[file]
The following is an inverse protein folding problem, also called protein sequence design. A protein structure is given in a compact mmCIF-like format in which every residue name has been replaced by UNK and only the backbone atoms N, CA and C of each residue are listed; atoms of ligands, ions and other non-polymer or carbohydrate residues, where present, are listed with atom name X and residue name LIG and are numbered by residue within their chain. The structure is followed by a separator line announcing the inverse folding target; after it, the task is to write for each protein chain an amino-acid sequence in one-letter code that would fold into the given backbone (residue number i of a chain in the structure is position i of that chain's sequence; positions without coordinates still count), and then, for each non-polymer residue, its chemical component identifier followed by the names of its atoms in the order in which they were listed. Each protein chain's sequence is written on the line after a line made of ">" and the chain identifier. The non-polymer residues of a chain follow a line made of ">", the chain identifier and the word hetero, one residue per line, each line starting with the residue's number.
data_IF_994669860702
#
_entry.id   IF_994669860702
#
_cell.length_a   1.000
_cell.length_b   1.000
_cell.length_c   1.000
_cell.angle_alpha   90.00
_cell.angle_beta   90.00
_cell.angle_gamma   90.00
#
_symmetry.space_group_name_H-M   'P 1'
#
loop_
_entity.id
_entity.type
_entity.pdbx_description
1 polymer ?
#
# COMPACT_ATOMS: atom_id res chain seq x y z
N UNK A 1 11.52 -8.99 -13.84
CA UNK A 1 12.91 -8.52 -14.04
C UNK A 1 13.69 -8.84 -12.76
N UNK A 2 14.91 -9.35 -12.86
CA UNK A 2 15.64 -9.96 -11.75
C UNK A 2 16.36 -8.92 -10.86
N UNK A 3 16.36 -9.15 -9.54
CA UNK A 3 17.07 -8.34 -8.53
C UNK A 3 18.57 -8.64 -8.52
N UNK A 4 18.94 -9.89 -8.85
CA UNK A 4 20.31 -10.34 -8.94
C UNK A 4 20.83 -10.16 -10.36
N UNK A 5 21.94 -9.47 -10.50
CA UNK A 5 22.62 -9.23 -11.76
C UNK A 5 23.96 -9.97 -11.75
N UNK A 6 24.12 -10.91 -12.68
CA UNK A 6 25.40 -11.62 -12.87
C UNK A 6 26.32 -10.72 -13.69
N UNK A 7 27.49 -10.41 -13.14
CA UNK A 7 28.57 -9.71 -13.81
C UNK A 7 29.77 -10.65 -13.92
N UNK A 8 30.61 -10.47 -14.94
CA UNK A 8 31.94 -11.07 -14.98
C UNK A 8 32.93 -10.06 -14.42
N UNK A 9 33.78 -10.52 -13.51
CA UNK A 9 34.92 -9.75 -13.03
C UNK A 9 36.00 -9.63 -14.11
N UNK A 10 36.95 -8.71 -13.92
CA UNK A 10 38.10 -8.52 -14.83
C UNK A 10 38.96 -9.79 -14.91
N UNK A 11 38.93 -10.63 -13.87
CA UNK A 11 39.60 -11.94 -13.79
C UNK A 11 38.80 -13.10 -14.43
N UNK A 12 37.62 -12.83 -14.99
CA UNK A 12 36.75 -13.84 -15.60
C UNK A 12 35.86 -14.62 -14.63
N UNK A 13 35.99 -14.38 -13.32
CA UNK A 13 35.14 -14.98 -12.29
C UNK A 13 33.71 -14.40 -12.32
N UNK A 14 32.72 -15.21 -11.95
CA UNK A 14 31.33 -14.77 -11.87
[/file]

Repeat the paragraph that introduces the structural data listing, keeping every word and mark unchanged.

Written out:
The following is an inverse protein folding problem, also called protein sequence design. A protein structure is given in a compact mmCIF-like format in which every residue name has been replaced by UNK and only the backbone atoms N, CA and C of each residue are listed; atoms of ligands, ions and other non-polymer or carbohydrate residues, where present, are listed with atom name X and residue name LIG and are numbered by residue within their chain. The structure is followed by a separator line announcing the inverse folding target; after it, the task is to write for each protein chain an amino-acid sequence in one-letter code that would fold into the given backbone (residue number i of a chain in the structure is position i of that chain's sequence; positions without coordinates still count), and then, for each non-polymer residue, its chemical component identifier followed by the names of its atoms in the order in which they were listed. Each protein chain's sequence is written on the line after a line made of ">" and the chain identifier. The non-polymer residues of a chain follow a line made of ">", the chain identifier and the word hetero, one residue per line, each line starting with the residue's number.